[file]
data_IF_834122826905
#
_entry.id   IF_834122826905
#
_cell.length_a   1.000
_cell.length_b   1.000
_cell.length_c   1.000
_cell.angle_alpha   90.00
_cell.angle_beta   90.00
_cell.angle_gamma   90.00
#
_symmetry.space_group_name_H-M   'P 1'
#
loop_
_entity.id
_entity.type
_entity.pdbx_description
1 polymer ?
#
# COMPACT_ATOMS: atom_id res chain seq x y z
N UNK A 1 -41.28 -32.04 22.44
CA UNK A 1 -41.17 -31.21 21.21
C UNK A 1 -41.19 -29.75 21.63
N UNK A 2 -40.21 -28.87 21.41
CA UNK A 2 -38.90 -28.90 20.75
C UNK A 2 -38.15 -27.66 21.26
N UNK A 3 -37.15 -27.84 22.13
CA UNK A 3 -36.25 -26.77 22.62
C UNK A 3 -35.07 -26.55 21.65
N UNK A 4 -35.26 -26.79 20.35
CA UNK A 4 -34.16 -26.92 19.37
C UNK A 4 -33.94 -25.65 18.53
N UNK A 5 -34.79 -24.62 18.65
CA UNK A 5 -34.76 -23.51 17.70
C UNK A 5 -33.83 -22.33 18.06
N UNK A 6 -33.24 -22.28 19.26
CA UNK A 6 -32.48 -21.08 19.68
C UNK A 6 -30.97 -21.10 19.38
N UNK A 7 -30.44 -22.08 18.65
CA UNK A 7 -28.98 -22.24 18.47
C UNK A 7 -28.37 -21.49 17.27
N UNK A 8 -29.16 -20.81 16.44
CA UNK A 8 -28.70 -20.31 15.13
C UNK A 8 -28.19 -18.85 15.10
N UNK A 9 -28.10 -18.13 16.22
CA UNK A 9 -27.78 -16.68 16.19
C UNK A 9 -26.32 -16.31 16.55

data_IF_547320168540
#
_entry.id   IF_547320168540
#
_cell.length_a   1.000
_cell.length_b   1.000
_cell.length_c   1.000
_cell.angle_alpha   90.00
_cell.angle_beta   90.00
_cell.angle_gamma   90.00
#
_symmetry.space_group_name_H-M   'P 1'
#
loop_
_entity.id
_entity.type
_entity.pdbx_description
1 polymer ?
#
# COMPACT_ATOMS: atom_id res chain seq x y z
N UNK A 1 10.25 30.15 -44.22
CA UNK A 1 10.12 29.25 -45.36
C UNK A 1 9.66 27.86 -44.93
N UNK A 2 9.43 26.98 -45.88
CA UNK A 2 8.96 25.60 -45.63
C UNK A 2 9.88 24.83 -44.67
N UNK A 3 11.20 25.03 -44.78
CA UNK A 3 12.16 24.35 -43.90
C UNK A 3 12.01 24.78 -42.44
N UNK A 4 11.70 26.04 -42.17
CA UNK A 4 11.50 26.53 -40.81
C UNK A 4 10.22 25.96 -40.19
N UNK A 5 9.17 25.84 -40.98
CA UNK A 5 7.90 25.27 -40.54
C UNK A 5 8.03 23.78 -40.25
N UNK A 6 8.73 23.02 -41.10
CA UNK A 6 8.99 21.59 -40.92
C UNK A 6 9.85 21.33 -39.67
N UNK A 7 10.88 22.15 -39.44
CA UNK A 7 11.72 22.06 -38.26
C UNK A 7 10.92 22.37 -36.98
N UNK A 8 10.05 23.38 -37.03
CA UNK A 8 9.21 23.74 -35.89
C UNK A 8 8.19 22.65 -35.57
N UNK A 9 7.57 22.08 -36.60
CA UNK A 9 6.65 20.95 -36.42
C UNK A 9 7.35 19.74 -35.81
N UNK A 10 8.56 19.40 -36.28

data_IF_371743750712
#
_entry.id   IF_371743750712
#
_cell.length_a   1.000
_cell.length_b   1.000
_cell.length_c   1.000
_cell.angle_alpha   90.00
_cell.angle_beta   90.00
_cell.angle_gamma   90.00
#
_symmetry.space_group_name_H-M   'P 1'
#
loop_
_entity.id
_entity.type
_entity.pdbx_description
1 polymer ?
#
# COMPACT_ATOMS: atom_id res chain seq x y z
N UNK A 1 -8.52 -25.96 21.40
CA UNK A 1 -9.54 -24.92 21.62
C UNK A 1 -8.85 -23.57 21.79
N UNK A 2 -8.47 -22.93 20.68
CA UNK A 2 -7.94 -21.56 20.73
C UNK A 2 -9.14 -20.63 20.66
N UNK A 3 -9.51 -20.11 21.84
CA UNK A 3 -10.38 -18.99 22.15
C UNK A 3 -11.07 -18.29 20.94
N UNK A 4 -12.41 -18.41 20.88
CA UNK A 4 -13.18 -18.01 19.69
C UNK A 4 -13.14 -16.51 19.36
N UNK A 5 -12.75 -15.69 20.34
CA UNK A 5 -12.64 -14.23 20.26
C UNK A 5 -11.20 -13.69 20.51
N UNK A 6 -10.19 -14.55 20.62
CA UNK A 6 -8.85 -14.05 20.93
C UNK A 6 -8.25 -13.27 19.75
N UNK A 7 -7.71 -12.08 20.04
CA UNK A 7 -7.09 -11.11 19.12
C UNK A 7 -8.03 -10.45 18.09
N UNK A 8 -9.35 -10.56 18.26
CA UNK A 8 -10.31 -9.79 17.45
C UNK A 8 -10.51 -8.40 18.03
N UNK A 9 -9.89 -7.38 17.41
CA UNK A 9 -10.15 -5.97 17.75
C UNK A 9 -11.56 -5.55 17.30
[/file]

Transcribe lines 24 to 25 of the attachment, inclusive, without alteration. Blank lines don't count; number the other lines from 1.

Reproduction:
N UNK A 2 -40.21 -28.87 21.41
CA UNK A 2 -38.90 -28.90 20.75